The old-fashioned smoko could soon be replaced by the more modern vapo with Oxford Dictionaries revealing “vape” is its international word of the year for 2014.
To vape is to inhale and exhale the vapour produced by an electronic cigarette. As a noun it describes the actual device.
Computer robots which scour the web for Oxford Dictionaries show that use of the word “vape” doubled in 2014 compared to 2013.
“That’s a steady and sizeable growth,” senior editor Fiona McPherson told AAP.
“But it’s nothing like ‘selfie’ – that was so ridiculously phenomenal.”
Selfie was the 2013 word of the year.
The term originated in Australia with a young, drunk man first using it in 2002 to describe a self-portrait photograph.
Interestingly, vaping the word existed well before vaping the phenomenon.
E-cigarettes were invented in China in 2003, however, the earliest known use of the word vape is from a 1983 UK magazine.
In an article on smoking Rob Stepney described a hypothetical device as: “an inhaler or ‘non-combustible’ cigarette, looking much like the real thing, but delivering a metered dose of nicotine vapour. (The new habit, if it catches on, would be known as vaping.)”
Ms McPherson says the growth of the term vape in the past few years is down to the increasing popularity of e-cigarettes.
“There was a real gap in the language,” she said.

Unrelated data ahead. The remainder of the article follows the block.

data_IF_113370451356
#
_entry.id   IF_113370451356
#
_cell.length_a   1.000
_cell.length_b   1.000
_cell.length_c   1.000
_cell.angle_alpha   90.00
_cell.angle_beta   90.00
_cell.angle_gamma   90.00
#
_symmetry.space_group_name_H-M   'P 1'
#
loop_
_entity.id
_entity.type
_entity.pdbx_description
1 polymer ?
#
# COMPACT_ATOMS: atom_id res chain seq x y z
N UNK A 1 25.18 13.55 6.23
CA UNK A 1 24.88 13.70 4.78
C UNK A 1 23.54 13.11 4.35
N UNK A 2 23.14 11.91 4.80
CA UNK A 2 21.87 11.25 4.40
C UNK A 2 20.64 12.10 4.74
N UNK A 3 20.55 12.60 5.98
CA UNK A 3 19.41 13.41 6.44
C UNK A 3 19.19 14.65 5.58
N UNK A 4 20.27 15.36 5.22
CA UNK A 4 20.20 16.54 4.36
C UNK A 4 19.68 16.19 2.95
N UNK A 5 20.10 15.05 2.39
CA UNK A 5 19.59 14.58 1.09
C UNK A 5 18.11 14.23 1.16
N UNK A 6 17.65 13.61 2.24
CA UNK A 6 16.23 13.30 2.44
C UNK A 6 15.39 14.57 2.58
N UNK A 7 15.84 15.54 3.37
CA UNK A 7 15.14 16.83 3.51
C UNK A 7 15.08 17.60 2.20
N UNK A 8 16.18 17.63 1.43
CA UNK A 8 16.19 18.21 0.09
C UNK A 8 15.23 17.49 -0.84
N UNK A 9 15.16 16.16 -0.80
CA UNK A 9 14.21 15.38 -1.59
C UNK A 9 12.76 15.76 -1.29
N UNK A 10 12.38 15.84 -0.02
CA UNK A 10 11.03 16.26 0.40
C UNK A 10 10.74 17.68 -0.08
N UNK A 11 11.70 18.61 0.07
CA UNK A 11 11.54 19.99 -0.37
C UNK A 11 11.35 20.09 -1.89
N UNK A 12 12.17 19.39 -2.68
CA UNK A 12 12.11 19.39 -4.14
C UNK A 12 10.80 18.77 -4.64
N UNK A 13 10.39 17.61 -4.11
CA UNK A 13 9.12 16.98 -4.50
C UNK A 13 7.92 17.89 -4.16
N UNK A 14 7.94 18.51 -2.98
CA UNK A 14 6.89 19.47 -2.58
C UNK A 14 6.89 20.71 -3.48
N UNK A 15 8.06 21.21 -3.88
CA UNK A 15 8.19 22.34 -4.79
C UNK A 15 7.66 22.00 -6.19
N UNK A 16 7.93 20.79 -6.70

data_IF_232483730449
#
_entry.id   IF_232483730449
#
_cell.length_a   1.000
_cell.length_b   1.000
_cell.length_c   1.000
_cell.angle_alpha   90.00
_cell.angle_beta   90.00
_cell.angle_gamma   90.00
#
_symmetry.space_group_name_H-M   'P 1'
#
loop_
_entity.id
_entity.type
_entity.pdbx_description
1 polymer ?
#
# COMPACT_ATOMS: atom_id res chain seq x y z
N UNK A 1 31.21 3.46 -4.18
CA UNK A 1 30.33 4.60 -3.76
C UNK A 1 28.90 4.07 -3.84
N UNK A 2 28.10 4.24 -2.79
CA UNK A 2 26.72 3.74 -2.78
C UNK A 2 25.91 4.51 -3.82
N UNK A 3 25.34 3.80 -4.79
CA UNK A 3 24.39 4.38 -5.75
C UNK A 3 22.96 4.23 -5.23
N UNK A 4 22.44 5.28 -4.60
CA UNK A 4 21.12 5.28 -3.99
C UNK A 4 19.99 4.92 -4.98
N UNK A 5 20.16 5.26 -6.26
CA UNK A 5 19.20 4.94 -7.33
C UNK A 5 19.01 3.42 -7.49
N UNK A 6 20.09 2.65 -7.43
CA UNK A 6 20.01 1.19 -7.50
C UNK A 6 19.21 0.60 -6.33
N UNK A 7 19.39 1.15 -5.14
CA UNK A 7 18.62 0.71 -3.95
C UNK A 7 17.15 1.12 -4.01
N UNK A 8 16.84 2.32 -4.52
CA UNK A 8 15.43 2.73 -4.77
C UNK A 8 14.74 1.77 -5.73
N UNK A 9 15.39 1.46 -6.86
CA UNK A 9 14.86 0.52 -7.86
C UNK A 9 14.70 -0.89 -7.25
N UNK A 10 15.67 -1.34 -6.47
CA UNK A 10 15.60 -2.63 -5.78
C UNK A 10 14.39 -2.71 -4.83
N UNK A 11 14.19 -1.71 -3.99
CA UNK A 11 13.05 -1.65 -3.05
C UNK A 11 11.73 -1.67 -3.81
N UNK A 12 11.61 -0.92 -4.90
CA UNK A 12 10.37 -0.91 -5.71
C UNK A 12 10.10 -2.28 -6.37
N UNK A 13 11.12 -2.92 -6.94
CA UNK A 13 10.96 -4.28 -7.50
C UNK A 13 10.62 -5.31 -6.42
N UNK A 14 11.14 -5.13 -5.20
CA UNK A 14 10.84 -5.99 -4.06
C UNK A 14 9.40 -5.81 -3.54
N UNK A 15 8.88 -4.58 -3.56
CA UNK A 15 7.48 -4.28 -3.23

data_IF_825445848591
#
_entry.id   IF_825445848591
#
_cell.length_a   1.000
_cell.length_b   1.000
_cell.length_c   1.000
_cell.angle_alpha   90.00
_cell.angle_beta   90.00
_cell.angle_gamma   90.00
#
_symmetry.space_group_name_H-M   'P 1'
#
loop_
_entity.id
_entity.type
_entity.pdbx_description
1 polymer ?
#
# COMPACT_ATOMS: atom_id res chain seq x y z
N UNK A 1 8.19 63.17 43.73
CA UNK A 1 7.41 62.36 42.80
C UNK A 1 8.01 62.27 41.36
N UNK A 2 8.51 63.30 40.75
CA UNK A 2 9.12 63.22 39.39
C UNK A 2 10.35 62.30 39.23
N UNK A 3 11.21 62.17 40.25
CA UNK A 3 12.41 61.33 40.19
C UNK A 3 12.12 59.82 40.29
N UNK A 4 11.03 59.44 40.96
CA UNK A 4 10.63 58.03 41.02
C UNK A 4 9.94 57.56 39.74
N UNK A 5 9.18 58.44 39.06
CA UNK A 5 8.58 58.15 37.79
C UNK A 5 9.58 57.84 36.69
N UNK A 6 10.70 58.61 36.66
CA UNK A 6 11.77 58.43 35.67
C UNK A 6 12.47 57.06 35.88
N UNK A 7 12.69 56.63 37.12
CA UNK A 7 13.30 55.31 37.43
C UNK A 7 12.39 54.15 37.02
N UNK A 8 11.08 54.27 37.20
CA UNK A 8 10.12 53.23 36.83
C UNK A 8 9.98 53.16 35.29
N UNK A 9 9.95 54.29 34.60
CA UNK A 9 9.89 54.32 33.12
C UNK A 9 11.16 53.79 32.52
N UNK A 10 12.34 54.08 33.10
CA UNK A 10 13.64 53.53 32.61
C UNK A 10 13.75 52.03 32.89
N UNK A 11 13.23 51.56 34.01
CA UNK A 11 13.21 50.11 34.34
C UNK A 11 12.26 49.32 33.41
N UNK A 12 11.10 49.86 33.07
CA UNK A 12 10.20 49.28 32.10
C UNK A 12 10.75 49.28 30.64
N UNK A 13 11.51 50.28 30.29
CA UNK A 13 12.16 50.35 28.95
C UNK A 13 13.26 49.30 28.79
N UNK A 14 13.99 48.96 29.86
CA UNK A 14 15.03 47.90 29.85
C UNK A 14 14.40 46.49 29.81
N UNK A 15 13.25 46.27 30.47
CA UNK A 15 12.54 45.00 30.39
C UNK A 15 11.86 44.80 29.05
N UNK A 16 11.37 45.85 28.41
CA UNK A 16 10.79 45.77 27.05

“If you’re going to be pedantic about it, saying that you’re smoking something if it’s not actually producing smoke doesn’t seem quite right.
“So a word was needed to say exactly what it is people are doing.”
The vaping lexicon includes “vape pen” (the device) and “vape shop” (a speciality store where they can be purchased).
There’s also “vaporium” which is a place where e-cigarettes may be vaped.
Also part of the new vocabulary is the retronym “tobacco cigarette” which distinguishes traditional cigarettes from electronic devices.
It’s a bit like the retronym “landline” was needed after mobile phones were invented and “acoustic guitar” was adopted after people started rocking electric versions.
Vape was included in the common-usage Oxford Dictionaries Online in August 2014.
It’s being considered for the definitive Oxford English Dictionary.
Selfie wasn’t in the OED when it was word of the year in 2013 but finally made the grade a few months ago.
Vape was selected from a shortlist including contactless (relating to technologies that allow a smart card or mobile to contact wirelessly to an electronic reader), slacktivism (internet support for a political or social cause requiring little effort) and normcore (a trend where ordinary, unfashionable clothing is worn as a deliberate fashion statement).
The World Health Organisation in August warned e-cigarettes pose a “serious threat” to foetuses and young people.
The body recommended banning e-cigarettes from public indoor spaces “until exhaled vapour is proven to be not harmful to bystanders”.
In Australia it’s illegal to sell e-cigarettes with nicotine.